Alcoholic beverage brands have long used sports as a means of promoting their brands globally, with 30 brands holding active sponsorship deals across 30 different sports in 2018. This was led by soccer with a massive 49.1%, says Sportcal, a GlobalData company.
David Harris, Beverage Analyst at GlobalData, comments: “With the huge sponsorship potential, celebrity-endorsed booze launches have picked up massively in recent years with several high-profile brands launching their own beverage lines. For example, Diageo-owned Haig Whisky is being endorsed by former England soccer star David Beckham.”
Alongside celebrity deals, most collaborations with soccer properties are focused on team partnerships with the majority stretched across three to five years. Liverpool FC was shirt-sponsored by Carlsberg between 1992 and 2010, which led to a 2017 one-off beer sold by Carlsberg that was claimed to have been produced to the sound of Liverpool football games.
A report by GlobalData’s Sportcal, titled ‘Sector Report: Alcoholic: Beverages 2018’, noted that although long-term contracts may prove beneficial, the evolution of the sports industry and media space poses a perpetual risk for both the sponsoring company and the sport. As such, partnerships can reach stagnation with neither party reaping the desired benefits.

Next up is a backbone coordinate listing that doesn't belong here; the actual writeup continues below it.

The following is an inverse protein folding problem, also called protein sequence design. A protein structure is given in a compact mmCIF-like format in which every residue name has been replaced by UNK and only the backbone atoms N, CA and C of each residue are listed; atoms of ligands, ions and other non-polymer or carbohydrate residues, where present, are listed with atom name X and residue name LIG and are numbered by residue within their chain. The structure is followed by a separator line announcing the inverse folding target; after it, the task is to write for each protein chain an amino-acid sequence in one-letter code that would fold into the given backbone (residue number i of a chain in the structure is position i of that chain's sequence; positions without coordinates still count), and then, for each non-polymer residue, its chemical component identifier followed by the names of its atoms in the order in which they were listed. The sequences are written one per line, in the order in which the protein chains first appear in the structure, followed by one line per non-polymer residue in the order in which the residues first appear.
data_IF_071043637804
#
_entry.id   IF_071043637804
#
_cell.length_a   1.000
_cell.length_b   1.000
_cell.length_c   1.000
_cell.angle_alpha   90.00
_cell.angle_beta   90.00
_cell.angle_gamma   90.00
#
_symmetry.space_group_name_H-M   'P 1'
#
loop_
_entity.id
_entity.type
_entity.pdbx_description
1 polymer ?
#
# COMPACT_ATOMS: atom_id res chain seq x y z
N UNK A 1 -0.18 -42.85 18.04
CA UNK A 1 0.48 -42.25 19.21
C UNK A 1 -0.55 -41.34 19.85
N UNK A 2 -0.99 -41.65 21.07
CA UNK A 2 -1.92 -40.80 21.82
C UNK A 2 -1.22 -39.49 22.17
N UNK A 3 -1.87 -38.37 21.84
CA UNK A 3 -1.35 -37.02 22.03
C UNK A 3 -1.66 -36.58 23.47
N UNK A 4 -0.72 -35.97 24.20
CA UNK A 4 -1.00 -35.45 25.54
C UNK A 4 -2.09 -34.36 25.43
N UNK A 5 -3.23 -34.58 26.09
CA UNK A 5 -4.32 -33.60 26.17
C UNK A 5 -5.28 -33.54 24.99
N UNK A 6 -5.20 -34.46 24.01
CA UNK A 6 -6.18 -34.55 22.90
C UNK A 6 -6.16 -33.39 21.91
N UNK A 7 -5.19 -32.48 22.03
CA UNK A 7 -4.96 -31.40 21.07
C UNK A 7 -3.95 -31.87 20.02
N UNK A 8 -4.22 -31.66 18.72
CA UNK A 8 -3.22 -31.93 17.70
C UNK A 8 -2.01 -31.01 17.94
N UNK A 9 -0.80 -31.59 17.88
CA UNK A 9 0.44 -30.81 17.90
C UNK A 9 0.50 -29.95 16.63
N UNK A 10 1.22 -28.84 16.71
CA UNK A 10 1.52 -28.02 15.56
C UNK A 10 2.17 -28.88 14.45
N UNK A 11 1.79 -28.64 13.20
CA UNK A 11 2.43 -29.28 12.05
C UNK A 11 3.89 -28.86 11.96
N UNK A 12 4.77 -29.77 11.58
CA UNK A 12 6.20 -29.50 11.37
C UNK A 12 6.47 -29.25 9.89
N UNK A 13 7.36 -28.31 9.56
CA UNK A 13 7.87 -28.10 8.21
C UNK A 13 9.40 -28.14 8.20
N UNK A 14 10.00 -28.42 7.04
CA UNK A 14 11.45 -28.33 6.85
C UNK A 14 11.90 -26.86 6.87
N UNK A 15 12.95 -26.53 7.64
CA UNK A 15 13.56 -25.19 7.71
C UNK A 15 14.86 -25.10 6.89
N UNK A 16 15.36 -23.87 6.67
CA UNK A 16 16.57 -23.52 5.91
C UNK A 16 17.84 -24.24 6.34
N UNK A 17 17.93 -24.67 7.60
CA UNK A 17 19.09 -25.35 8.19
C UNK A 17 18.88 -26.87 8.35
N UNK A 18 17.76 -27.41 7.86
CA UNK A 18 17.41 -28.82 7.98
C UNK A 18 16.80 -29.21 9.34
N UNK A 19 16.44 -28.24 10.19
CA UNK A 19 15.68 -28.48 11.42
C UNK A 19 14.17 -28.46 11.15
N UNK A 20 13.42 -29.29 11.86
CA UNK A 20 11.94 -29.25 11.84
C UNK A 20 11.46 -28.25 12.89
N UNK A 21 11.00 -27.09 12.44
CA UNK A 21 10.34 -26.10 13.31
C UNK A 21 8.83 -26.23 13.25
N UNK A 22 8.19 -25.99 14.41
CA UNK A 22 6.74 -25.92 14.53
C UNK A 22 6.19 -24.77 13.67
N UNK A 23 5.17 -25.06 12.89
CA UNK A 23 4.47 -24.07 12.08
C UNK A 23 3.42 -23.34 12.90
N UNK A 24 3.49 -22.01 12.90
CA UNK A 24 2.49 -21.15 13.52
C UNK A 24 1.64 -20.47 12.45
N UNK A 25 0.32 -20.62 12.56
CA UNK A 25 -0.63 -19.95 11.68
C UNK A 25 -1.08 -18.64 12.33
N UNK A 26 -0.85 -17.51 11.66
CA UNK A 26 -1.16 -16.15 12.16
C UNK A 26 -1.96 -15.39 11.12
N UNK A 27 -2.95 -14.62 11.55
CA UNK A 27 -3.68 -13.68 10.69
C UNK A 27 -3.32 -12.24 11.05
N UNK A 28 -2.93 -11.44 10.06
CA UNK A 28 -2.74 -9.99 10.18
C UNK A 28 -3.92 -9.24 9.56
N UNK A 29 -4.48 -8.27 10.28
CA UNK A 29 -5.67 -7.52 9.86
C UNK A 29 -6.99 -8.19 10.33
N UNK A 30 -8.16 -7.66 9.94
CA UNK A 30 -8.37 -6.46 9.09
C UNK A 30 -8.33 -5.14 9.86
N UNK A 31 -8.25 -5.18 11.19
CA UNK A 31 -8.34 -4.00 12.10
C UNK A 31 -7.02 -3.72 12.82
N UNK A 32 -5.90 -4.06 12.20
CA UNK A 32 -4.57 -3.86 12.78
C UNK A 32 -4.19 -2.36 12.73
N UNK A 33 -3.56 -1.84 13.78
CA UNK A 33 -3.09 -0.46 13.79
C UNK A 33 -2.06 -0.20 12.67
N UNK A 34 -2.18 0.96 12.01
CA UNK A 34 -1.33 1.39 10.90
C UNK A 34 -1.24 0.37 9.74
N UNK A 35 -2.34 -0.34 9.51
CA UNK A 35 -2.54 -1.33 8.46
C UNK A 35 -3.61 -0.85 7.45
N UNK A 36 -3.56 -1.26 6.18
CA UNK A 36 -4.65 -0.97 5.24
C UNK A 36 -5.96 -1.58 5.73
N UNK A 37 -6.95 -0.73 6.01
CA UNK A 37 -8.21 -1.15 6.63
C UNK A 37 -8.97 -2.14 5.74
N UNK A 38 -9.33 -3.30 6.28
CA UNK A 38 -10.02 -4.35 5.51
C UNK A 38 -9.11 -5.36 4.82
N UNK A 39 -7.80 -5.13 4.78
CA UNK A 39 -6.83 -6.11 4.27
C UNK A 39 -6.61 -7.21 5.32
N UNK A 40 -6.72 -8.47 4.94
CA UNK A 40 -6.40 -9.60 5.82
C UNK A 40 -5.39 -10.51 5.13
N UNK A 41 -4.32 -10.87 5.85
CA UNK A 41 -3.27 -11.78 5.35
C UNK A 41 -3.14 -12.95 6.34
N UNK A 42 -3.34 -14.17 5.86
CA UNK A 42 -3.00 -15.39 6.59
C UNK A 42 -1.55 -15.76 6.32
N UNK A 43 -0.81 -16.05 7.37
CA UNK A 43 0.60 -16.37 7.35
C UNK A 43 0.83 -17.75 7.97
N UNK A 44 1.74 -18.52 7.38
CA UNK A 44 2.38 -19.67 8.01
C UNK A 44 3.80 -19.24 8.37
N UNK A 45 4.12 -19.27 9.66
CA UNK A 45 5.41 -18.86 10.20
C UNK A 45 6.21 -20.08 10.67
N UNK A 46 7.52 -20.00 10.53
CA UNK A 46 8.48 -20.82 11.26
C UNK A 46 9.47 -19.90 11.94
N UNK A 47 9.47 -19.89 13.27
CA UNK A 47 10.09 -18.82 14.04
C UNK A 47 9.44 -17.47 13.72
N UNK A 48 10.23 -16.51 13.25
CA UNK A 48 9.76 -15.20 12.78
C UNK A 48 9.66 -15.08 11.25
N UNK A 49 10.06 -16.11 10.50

Conrad Wiacek, Head of Sponsorship at Sportcal, comments: “Short-term contracts that are renewed on a regular basis can overcome this challenge, with the contract evolving as the partnership evolves. As a result, brands are signing short-term contracts that help them reduce the associated risks. In 2018, the term for sponsorship contracts signed by alcohol brands for sports events ranged between one to three years, as compared to 2017 contracts that had terms between two to five years.
“In addition, beer brands are using sponsorships to gain entry into the UK market. They are, therefore, keen to promote their product as the ‘official beer of a sport’, as opposed to a particular team, mainly due to the tribalism in many team’s fanbases. For example, a Tottenham fan will never drink an Arsenal-branded beer, no matter how good it tastes. This is why promotions such as NFL’s deal with Bud Light – which saw branded packaging catering to every brand in the central league – work: they promote their product to every fan of the sport, not just for one team.”